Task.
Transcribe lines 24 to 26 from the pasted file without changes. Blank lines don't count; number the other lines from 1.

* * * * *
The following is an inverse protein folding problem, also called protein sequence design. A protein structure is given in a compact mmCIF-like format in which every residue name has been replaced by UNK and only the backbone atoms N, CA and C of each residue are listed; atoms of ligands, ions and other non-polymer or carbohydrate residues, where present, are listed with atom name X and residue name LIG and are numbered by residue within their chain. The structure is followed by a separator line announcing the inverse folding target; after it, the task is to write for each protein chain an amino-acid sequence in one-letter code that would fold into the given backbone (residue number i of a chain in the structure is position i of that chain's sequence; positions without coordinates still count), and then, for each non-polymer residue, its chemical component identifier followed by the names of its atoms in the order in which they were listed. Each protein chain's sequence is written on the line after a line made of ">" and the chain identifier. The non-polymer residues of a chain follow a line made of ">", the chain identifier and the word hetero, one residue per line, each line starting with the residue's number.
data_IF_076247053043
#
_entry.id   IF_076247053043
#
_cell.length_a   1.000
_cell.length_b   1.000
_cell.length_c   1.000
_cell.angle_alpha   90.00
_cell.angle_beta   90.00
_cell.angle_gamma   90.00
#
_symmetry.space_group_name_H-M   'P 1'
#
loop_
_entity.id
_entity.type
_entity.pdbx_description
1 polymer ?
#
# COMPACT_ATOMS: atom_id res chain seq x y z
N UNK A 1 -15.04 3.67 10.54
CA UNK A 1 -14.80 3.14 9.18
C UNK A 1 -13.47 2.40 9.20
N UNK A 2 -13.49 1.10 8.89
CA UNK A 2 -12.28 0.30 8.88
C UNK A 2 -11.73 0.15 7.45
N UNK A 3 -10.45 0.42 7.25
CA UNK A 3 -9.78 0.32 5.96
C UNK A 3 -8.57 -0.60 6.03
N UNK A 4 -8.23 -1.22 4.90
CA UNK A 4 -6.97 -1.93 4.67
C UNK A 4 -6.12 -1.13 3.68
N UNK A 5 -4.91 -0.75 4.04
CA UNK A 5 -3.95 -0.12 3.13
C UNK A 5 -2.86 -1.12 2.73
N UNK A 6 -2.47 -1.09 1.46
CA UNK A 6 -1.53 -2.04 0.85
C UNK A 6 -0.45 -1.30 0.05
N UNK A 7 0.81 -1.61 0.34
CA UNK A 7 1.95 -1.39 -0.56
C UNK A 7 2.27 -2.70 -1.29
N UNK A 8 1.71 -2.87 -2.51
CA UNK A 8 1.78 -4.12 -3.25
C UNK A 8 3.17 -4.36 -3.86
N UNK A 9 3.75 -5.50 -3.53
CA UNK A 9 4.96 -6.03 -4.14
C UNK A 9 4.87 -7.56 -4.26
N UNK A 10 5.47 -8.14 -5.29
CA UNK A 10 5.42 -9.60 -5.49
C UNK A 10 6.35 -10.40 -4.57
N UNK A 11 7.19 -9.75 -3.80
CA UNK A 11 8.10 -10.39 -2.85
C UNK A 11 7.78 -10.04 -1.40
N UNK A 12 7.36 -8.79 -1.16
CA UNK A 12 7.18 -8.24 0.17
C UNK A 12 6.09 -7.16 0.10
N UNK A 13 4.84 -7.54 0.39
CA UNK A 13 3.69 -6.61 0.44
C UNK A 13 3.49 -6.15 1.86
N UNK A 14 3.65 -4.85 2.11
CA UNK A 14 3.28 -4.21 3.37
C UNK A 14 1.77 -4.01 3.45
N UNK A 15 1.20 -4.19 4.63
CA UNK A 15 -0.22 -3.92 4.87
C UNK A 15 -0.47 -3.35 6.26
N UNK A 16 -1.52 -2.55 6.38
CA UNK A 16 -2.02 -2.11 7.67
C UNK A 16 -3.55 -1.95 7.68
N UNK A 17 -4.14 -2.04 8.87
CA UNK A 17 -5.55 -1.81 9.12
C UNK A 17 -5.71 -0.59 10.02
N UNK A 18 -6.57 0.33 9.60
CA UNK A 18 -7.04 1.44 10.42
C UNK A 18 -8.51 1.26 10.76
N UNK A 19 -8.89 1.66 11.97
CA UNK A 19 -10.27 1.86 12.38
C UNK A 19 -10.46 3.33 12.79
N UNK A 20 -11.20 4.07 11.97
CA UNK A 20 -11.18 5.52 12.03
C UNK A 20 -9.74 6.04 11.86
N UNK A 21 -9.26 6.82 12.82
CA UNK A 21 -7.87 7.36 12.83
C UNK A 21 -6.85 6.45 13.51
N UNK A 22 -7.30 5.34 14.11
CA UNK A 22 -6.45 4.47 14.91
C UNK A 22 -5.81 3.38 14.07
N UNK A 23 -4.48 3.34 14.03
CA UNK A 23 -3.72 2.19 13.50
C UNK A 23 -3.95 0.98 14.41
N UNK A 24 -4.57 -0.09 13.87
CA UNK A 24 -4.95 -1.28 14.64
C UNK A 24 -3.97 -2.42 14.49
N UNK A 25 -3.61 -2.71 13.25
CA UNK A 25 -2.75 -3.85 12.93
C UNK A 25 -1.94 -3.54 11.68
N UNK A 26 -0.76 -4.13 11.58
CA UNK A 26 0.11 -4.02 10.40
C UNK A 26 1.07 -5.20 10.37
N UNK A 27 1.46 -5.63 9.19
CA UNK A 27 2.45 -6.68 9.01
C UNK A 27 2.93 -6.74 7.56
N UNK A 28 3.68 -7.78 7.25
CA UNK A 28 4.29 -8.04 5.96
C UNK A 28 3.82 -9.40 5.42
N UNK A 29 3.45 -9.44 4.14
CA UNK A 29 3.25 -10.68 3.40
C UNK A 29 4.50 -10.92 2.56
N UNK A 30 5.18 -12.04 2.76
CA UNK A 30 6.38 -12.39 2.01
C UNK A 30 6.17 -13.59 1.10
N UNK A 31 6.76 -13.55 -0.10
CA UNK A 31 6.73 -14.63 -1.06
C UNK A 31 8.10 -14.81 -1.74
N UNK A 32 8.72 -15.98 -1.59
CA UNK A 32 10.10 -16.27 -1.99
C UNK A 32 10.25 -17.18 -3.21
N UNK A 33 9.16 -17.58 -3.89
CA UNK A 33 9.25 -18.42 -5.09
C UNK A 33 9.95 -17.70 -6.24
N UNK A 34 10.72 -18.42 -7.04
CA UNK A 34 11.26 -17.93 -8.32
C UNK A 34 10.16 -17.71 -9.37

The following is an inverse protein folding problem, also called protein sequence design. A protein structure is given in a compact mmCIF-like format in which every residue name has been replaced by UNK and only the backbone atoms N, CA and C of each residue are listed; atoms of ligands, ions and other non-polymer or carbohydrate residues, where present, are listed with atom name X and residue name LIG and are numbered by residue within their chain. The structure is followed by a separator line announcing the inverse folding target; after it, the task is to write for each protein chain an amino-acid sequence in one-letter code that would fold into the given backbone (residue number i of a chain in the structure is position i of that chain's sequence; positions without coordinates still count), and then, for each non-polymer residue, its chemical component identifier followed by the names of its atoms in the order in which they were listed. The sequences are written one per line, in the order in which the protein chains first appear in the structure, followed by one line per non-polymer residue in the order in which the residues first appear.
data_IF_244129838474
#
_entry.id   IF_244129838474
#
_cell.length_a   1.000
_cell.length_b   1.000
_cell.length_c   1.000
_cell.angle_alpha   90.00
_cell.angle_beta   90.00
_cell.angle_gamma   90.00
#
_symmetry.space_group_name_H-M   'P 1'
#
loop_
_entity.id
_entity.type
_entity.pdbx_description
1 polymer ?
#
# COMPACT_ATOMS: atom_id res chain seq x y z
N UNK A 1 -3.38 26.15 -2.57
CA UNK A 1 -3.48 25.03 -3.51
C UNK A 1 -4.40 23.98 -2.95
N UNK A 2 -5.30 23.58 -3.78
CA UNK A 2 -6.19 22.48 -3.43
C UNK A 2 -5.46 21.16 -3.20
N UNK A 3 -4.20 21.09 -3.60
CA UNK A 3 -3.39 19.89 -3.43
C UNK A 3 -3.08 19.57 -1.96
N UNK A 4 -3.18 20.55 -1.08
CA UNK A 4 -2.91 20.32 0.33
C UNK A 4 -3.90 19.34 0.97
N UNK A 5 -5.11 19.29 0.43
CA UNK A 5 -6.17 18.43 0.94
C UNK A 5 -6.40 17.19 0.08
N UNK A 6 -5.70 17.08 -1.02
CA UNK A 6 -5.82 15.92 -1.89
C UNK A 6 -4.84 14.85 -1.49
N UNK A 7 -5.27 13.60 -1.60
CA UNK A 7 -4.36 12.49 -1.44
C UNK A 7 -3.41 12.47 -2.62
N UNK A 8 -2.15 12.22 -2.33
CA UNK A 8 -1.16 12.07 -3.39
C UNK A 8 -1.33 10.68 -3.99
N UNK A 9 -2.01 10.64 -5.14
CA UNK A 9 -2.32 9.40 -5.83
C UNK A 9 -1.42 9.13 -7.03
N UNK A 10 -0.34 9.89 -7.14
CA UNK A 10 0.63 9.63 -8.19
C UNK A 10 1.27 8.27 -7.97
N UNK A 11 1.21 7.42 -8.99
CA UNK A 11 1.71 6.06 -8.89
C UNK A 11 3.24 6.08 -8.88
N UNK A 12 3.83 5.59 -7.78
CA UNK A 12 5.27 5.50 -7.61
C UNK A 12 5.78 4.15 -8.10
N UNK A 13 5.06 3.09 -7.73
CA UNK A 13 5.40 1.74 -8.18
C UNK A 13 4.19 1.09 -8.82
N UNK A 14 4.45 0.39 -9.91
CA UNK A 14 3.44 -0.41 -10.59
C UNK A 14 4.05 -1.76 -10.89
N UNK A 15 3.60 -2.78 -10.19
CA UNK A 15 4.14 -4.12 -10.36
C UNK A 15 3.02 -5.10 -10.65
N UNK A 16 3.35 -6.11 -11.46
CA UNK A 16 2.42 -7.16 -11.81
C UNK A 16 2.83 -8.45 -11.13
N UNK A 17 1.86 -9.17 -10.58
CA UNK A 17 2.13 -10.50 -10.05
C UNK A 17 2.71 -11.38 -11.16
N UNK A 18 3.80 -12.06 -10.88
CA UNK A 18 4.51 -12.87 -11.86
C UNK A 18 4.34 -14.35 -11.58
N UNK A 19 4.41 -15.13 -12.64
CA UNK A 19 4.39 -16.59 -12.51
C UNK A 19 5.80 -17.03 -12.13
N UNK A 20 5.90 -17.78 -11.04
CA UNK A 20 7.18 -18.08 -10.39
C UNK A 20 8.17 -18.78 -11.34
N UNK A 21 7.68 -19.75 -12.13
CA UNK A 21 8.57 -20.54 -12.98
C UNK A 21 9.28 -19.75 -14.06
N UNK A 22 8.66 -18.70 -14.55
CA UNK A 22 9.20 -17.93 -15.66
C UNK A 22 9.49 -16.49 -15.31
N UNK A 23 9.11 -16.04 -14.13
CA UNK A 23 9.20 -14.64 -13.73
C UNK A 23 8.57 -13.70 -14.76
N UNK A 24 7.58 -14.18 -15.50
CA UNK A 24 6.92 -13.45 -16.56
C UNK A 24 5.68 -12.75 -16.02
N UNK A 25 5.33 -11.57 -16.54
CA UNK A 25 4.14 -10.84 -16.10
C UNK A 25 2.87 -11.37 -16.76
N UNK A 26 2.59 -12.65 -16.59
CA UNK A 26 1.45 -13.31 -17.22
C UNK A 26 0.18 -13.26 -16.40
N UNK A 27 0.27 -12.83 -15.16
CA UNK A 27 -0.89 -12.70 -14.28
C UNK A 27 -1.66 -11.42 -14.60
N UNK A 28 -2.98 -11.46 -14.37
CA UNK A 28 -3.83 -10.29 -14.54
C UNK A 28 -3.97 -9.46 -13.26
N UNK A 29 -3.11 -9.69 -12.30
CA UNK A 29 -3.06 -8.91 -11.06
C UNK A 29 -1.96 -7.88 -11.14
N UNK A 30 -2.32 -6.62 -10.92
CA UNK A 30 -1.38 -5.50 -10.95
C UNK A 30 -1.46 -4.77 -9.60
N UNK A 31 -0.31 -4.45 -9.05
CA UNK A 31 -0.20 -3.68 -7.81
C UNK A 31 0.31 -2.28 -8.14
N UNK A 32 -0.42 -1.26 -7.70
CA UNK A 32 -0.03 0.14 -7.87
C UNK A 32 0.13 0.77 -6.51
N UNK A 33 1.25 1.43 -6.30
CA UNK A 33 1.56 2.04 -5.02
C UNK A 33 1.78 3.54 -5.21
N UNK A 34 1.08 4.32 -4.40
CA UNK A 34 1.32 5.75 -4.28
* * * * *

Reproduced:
C UNK A 1 -13.47 2.40 9.20
N UNK A 2 -13.49 1.10 8.89
CA UNK A 2 -12.28 0.30 8.88